By the middle of last year the economy appeared to be achieving a long-awaited rapid and accelerating pace of expansion. Annualized GDP growth in the second and third quarter averaged 4.8% and the calendar year was the best for net job creation since 1999. Yet by the fourth quarter, the rapid advance in the dollar and the free fall in oil prices undermined export growth, oilfield employment and the energy sector's capital investment, leading to a quarter in which the U.S. GDP grew by only 2.2%

More troubling, the first quarter of this year may well reflect a yet slower rate of GDP expansion. To be sure, many of the factors commonly blamed for tepid growth are receding. The winter weather disruptions are behind us, West Coast port labor disputes have been settled, and the disruptive speed of the U.S. dollar's advance and oil decline have slowed.

While such headwinds are passing, we worry that the disappointing growth rate implied by these numbers may also reflect an economy effectively "running out of room" to grow. Chief among our worries is the availability of labor that fits the needs of employers. Recent results of a survey conducted by the NFIB (National Federation of Independent Businesses), suggests that the difficulty in filling job openings is comparable to periods that marked the late stages of business expansions.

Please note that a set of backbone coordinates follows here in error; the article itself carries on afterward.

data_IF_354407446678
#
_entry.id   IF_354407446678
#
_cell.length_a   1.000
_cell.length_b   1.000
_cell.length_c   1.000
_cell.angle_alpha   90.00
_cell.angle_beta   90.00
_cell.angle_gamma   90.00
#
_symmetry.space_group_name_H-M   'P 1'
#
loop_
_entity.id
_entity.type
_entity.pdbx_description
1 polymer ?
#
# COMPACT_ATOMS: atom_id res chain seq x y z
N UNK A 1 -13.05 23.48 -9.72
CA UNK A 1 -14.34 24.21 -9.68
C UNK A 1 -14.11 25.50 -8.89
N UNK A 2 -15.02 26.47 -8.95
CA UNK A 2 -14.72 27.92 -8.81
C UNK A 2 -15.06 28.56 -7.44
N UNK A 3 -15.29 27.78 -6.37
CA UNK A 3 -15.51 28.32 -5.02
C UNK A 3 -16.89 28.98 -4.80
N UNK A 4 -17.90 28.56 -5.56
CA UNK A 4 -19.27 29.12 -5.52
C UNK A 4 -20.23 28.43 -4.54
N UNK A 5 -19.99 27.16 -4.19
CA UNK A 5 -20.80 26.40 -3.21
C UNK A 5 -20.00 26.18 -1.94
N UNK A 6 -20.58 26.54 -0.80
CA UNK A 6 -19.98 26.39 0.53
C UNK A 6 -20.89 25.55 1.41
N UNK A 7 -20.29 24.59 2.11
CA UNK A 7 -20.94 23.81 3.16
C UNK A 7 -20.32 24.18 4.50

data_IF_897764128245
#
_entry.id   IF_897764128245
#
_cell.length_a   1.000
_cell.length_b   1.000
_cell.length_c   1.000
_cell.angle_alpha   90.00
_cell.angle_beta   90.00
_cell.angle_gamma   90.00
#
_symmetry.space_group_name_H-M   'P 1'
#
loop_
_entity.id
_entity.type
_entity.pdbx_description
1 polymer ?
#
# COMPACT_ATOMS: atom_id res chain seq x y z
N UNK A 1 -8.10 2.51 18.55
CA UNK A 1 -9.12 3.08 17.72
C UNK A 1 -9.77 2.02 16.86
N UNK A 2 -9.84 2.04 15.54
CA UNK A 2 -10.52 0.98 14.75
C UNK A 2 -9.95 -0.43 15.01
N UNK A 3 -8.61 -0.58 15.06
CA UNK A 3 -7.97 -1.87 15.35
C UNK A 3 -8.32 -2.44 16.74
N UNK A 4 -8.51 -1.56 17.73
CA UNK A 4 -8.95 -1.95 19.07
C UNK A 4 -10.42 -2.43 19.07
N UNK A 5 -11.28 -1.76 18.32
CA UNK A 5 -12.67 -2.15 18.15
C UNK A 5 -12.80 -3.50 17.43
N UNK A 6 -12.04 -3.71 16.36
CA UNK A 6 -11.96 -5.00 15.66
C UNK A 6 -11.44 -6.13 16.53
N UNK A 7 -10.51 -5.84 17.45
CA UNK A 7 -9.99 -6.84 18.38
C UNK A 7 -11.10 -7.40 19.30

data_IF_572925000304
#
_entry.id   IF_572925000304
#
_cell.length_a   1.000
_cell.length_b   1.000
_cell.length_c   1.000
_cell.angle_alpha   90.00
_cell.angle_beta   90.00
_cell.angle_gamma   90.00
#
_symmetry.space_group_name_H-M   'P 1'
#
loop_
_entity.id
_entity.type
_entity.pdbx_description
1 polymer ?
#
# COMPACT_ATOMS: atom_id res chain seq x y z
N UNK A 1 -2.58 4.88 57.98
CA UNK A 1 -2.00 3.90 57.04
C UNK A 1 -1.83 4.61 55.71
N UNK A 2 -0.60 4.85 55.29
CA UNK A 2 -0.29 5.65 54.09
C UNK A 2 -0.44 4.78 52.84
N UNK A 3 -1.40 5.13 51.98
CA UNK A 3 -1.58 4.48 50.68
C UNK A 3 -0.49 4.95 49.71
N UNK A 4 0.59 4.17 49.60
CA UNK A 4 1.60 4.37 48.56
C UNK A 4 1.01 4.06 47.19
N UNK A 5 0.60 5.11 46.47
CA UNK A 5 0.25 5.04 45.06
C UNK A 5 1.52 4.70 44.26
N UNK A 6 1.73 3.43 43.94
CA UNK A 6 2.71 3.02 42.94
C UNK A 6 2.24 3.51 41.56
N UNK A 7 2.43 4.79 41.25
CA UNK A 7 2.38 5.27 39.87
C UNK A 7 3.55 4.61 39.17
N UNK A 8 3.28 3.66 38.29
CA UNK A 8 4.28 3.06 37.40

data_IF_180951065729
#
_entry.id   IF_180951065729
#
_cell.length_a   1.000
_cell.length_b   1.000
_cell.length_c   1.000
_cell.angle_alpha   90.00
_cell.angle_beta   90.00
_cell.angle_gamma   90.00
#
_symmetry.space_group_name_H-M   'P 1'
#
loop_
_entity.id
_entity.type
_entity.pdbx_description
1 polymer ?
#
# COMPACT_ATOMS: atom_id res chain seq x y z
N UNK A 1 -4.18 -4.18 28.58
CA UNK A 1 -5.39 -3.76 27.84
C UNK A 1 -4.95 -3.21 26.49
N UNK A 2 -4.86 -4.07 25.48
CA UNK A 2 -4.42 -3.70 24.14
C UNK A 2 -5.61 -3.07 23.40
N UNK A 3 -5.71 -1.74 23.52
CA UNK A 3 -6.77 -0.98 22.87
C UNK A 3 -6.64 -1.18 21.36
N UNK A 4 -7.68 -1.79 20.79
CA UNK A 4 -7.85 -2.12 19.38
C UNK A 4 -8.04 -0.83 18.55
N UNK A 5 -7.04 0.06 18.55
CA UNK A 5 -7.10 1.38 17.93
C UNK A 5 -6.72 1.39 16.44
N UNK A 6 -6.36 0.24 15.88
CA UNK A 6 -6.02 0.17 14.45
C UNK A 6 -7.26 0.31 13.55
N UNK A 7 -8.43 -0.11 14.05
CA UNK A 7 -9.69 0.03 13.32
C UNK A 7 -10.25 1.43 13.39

Question #2: How will the Fed respond?
Shortages of labor immediately act as a brake on economic growth. But continued demand for a limited supply of workers ultimately resolves itself in wage inflation. The discussions of 2015's monthly employment reports have focused on a deceleration in payroll growth from the preceding year. Missing from this conversation is that these releases do contain some limited evidence that wages inflation may be accelerating. While year-over-year numbers still show tepid growth in average hourly earnings, the first quarter data shows a significant pickup. It is simply too early to draw any conclusions from such a limited time frame, but the headline stories of major U.S. corporations voluntarily raising pay (e.g., McDonald's, Home Depot) all support the notion that compensation costs may be rising, which historically correlates closely with rising core inflation.